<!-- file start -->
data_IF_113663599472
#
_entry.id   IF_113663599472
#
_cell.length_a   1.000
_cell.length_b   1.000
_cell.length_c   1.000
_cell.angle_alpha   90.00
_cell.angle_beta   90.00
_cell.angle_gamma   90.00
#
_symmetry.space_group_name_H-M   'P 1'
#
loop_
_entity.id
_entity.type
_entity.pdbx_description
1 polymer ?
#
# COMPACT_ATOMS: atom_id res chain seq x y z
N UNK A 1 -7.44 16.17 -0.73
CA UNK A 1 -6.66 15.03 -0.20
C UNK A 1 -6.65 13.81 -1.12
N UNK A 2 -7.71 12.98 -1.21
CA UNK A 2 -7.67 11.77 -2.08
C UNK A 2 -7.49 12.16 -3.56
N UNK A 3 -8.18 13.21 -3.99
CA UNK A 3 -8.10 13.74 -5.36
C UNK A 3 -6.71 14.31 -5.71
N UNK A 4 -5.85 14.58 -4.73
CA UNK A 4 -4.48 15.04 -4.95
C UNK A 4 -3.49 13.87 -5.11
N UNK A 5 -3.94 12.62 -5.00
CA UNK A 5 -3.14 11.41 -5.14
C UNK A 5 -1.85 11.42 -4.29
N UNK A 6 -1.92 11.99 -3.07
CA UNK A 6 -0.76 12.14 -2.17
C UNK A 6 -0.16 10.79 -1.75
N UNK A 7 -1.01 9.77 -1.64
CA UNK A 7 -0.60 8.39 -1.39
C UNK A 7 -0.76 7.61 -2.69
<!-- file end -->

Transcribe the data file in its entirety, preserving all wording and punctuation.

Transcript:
data_IF_113663599472
#
_entry.id   IF_113663599472
#
_cell.length_a   1.000
_cell.length_b   1.000
_cell.length_c   1.000
_cell.angle_alpha   90.00
_cell.angle_beta   90.00
_cell.angle_gamma   90.00
#
_symmetry.space_group_name_H-M   'P 1'
#
loop_
_entity.id
_entity.type
_entity.pdbx_description
1 polymer ?
#
# COMPACT_ATOMS: atom_id res chain seq x y z
N UNK A 1 -7.44 16.17 -0.73
CA UNK A 1 -6.66 15.03 -0.20
C UNK A 1 -6.65 13.81 -1.12
N UNK A 2 -7.71 12.98 -1.21
CA UNK A 2 -7.67 11.77 -2.08
C UNK A 2 -7.49 12.16 -3.56
N UNK A 3 -8.18 13.21 -3.99
CA UNK A 3 -8.10 13.74 -5.36
C UNK A 3 -6.71 14.31 -5.71
N UNK A 4 -5.85 14.58 -4.73
CA UNK A 4 -4.48 15.04 -4.95
C UNK A 4 -3.49 13.87 -5.11
N UNK A 5 -3.94 12.62 -5.00
CA UNK A 5 -3.14 11.41 -5.14
C UNK A 5 -1.85 11.42 -4.29
N UNK A 6 -1.92 11.99 -3.07
CA UNK A 6 -0.76 12.14 -2.17
C UNK A 6 -0.16 10.79 -1.75
N UNK A 7 -1.01 9.77 -1.64
CA UNK A 7 -0.60 8.39 -1.39
C UNK A 7 -0.76 7.61 -2.69